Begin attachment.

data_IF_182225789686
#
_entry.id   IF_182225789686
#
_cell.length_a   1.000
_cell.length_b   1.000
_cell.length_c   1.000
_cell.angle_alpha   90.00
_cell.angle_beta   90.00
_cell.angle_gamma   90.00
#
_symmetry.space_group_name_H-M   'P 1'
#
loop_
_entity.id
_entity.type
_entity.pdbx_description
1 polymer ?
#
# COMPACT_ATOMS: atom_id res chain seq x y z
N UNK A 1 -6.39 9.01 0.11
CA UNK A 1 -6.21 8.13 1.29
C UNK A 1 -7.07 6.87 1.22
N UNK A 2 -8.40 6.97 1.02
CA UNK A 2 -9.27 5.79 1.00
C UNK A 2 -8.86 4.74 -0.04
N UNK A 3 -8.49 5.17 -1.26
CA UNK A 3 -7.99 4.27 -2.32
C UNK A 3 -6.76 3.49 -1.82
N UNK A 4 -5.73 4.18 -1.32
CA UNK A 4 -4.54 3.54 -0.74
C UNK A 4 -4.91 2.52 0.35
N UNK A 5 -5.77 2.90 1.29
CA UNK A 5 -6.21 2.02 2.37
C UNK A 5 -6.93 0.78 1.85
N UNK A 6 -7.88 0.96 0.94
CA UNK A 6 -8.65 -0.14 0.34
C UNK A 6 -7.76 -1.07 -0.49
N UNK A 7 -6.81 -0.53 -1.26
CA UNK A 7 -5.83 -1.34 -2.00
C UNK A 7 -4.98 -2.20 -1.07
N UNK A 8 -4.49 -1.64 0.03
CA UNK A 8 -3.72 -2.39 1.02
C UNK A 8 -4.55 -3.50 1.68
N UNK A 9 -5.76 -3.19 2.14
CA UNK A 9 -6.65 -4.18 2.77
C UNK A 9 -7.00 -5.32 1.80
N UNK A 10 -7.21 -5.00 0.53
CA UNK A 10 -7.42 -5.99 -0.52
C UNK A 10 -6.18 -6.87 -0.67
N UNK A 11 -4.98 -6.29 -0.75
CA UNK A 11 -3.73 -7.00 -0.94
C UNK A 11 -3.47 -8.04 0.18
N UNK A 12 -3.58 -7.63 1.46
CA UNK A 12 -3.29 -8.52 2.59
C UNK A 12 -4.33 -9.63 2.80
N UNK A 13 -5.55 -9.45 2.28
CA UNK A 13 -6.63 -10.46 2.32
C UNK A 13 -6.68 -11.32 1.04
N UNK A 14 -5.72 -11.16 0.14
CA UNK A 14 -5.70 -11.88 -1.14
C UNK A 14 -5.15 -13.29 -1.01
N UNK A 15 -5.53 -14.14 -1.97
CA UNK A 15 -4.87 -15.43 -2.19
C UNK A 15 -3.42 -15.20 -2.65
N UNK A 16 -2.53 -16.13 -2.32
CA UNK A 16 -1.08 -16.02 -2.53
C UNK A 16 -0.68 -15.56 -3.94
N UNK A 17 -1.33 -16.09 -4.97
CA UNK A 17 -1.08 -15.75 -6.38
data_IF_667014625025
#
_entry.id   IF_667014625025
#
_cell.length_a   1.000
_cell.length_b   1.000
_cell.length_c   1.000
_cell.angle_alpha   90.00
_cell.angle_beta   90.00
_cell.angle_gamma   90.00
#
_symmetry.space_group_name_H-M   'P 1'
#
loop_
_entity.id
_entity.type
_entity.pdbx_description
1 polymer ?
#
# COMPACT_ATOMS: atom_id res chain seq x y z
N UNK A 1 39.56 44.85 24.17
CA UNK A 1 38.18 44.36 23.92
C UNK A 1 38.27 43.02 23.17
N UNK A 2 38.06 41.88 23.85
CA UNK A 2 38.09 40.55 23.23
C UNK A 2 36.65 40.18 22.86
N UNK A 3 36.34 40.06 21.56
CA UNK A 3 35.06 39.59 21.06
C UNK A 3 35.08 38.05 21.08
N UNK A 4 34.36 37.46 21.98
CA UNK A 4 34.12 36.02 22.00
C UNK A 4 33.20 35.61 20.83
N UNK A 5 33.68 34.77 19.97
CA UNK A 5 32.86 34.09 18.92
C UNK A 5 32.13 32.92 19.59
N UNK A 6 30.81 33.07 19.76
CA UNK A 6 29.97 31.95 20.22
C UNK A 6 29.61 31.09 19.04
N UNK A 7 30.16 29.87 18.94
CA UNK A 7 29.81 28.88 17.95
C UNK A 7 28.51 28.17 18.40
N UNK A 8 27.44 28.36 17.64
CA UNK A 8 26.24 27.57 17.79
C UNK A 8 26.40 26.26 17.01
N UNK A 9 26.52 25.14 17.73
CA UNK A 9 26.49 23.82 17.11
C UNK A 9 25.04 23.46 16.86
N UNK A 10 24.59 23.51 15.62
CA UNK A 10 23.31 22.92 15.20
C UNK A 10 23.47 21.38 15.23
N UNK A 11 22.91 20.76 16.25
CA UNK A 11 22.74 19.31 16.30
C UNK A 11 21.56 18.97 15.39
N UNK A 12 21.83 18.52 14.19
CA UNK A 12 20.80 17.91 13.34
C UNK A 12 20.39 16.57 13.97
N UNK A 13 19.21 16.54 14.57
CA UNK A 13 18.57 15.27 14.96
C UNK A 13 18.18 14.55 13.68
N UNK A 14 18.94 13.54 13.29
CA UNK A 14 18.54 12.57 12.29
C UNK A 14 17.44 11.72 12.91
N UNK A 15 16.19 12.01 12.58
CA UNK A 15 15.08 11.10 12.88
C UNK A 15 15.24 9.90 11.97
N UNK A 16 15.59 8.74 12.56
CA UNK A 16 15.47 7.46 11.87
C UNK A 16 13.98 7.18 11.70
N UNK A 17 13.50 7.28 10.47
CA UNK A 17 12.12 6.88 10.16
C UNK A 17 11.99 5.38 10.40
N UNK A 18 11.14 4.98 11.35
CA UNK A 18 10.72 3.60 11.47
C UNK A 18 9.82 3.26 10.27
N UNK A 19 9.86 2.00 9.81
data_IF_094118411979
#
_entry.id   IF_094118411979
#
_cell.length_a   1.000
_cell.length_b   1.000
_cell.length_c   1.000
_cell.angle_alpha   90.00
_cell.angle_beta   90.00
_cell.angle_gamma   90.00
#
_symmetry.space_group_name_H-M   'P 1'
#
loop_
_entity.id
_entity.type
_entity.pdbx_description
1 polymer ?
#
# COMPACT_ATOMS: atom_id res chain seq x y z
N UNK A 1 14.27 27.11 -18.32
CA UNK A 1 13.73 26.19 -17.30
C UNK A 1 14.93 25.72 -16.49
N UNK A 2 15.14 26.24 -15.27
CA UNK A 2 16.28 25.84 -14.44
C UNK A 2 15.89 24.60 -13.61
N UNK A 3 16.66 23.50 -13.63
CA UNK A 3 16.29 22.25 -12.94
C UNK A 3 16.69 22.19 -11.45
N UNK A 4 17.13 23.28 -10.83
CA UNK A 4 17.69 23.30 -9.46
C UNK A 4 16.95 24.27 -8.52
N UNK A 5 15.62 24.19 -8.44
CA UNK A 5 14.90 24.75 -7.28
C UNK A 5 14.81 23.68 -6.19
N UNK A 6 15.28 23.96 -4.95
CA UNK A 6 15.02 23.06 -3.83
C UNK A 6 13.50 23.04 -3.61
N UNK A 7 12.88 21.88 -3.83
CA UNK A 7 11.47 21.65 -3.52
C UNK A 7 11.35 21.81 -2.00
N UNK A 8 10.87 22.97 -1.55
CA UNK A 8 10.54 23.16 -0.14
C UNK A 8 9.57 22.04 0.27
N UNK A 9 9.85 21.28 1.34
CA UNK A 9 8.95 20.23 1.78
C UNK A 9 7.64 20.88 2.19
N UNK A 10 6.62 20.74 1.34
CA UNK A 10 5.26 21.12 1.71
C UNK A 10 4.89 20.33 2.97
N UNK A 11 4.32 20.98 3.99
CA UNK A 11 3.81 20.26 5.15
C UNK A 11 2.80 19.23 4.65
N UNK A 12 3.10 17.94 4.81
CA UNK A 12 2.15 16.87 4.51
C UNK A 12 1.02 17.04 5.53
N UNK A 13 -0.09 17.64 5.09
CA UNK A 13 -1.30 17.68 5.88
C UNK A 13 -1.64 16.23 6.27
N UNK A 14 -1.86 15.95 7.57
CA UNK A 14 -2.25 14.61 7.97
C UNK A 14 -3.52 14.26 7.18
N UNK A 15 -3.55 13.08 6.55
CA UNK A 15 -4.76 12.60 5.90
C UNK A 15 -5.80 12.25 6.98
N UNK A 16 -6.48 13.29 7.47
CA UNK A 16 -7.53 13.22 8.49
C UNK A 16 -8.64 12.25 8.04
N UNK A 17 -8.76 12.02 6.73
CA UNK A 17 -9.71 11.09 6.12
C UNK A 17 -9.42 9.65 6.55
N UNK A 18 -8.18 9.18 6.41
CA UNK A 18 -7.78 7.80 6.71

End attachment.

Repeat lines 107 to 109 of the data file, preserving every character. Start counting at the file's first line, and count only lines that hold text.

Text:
CA UNK A 6 29.97 31.95 20.22
C UNK A 6 29.61 31.09 19.04
N UNK A 7 30.16 29.87 18.94